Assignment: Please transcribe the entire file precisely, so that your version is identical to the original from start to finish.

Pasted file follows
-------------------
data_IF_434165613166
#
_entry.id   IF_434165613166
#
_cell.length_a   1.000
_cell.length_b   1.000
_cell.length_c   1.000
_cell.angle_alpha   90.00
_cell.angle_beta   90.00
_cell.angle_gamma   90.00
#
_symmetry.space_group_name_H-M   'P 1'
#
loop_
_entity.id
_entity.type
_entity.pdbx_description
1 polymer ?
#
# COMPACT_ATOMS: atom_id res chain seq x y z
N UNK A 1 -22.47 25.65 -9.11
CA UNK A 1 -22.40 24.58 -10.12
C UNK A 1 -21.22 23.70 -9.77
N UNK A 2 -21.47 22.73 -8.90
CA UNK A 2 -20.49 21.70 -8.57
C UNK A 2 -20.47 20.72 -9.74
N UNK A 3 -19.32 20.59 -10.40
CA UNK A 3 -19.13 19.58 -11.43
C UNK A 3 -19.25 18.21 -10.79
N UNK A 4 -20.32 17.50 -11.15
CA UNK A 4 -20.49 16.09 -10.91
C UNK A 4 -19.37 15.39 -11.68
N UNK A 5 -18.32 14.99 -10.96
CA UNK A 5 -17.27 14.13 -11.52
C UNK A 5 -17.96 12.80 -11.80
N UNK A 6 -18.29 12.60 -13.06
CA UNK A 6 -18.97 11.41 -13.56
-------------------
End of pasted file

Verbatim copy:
data_IF_434165613166
#
_entry.id   IF_434165613166
#
_cell.length_a   1.000
_cell.length_b   1.000
_cell.length_c   1.000
_cell.angle_alpha   90.00
_cell.angle_beta   90.00
_cell.angle_gamma   90.00
#
_symmetry.space_group_name_H-M   'P 1'
#
loop_
_entity.id
_entity.type
_entity.pdbx_description
1 polymer ?
#
# COMPACT_ATOMS: atom_id res chain seq x y z
N UNK A 1 -22.47 25.65 -9.11
CA UNK A 1 -22.40 24.58 -10.12
C UNK A 1 -21.22 23.70 -9.77
N UNK A 2 -21.47 22.73 -8.90
CA UNK A 2 -20.49 21.70 -8.57
C UNK A 2 -20.47 20.72 -9.74
N UNK A 3 -19.32 20.59 -10.40
CA UNK A 3 -19.13 19.58 -11.43
C UNK A 3 -19.25 18.21 -10.79
N UNK A 4 -20.32 17.50 -11.15
CA UNK A 4 -20.49 16.09 -10.91
C UNK A 4 -19.37 15.39 -11.68
N UNK A 5 -18.32 14.99 -10.96
CA UNK A 5 -17.27 14.13 -11.52
C UNK A 5 -17.96 12.80 -11.80
N UNK A 6 -18.29 12.60 -13.06
CA UNK A 6 -18.97 11.41 -13.56